Irish Water’s new €9 million wastewater treatment plant in Belmullet to serve 2,500 people and ensure capacity for economic and population growth

Posted in Connect on November 2, 2018.


Irish Water working in partnership with Mayo County Council today officially opened the new wastewater treatment plant in Belmullet, Co Mayo.

Irish Water, Ireland’s national water utility responsible for providing and developing water and wastewater services throughout Ireland, has completed a €9 million wastewater treatment plant in Belmullet which will benefit over 1,000 local people and visitors to the town and provide the capacity to treat wastewater for a population of up to 2,500 people. The new wastewater treatment plant at Corclough, together with a new treated water outfall into Blacksod Bay, will bring benefits to the town and surrounding areas in terms of health, environmental protection and improved water quality for all.

The development was officially opened by Minister for Rural and Community Development Michael Ring and Councillor Blackie Gavin, Cathaoirleach of Mayo County Council.

Belmullet was one of 44 towns around Ireland where wastewater was discharged untreated. The new wastewater treatment plant has ended this practise in Belmullet. Roadbridge and EPS carried out the works on behalf of Irish Water to ensure a robust wastewater treatment system maintaining Belmullet’ s place as a leading tourism area with capacity for future population and economic growth.

Speaking at today’s opening Minister Ring stated: “The investment of €9 million by Irish Water in this new treatment plant will ensure Belmullet can retain its position as a tourism hub in addition to providing the capacity for future economic development.”

Cllr Blackie Gavin, Cathaoirleach of Mayo County Council also commented on the value the new wastewater treatment plant will have on the area: “Belmullet is a modern and vibrant town at the heart of the Wild Atlantic Way, attracting many visitors and it deserves top quality infrastructure. I am very proud to be here today to open the new plant and I would like to take this opportunity to acknowledge the work of Mayo County Council and Irish Water for bringing this long-awaited project to fruition.”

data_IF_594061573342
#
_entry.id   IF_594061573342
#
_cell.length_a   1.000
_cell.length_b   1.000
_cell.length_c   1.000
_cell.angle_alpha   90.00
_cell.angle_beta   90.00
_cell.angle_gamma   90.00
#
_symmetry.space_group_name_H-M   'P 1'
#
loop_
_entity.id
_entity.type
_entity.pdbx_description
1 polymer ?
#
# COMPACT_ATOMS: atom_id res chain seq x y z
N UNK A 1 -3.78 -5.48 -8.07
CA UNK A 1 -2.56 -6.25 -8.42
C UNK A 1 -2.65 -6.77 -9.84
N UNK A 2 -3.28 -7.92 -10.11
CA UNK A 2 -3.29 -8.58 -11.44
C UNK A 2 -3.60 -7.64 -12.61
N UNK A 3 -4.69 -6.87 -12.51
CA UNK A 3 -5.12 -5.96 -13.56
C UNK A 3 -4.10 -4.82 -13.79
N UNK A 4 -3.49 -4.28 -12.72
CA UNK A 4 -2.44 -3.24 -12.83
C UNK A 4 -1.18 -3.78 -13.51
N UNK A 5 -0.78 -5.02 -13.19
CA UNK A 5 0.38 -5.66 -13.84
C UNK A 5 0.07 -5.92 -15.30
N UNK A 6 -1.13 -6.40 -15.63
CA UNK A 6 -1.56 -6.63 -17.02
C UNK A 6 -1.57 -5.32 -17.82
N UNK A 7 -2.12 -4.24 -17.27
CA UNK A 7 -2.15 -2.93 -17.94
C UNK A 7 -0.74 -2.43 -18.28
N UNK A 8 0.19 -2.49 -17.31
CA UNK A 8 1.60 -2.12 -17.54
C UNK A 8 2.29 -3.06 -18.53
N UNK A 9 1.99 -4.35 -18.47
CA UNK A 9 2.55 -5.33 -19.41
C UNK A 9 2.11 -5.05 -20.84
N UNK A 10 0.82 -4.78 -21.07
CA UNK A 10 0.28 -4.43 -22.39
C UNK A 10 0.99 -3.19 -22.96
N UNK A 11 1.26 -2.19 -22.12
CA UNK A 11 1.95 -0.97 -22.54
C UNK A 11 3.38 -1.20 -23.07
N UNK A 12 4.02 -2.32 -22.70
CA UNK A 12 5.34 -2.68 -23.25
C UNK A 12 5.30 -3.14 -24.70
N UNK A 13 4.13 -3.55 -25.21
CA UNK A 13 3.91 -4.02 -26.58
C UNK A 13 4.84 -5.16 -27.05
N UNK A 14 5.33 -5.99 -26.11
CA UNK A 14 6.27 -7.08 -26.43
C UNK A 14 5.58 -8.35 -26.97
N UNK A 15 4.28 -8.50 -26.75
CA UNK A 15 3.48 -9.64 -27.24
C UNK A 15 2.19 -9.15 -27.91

Speaking at the event Colm Claffey, Irish Water added: “The new wastewater treatment plant will ensure that wastewater is treated and discharged in compliance with the Urban Wastewater Treatment Regulations 2001 and conditions as set out in the EPA’s Wastewater Discharge Licence (WWDL). This project will also improve the water quality of nearby coastal areas, protecting bathing areas and the aquatic environment from pollution.”

The €9 million investment in the new wastewater treatment plant for Belmullet has also been welcomed by the local Chamber of Commerce President Damien Lagan: “Erris Chamber welcomes this much needed infrastructure. This project has always been high on the list of priorities for Erris Chamber and I am sure it will have an extremely positive effect on the town both for tourism and local business.”

Irish Water is investing a further €19 million in sewerage schemes in Killala, Foxford and Charlestown. The Killala Sewerage Scheme will stop untreated wastewater being discharged directly into Killala Bay and the Foxford and Charlestown sewerage schemes will provide new and upgraded treatment plants for the towns to meet the current populations and will provide for future growth in the areas.

Also in Mayo, water treatment plants in Mulranny, Kiltimagh, Swinford, Foxford, Erris, Wherrew, Newport, Westport, and Louisburgh are undergoing upgrades to improve the performance of the plants.

Since 2014 Irish Water has upgraded or built new wastewater treatment plants in 55 locations across the country including 12 towns where raw sewage was going directly into the water. These new and upgraded plants have improved the environment, supported tourism and in many cases built capacity for new homes and businesses.

Irish Water invested  €215 million last year to ensure the development and delivery of solutions to support the safe return of wastewater to the environment from almost 1.1 million homes throughout Ireland after it has travelled through 30,000 kilometres of public sewers and been treated at 1,100 wastewater treatment plants. This forms part of Irish Water’s investment plan which has committed almost €2 billion in improving wastewater quality and capacity up to 2021 and a total investment of €5.5 billion in capital spending on both drinking water and wastewater quality, capacity and infrastructure up to 2021

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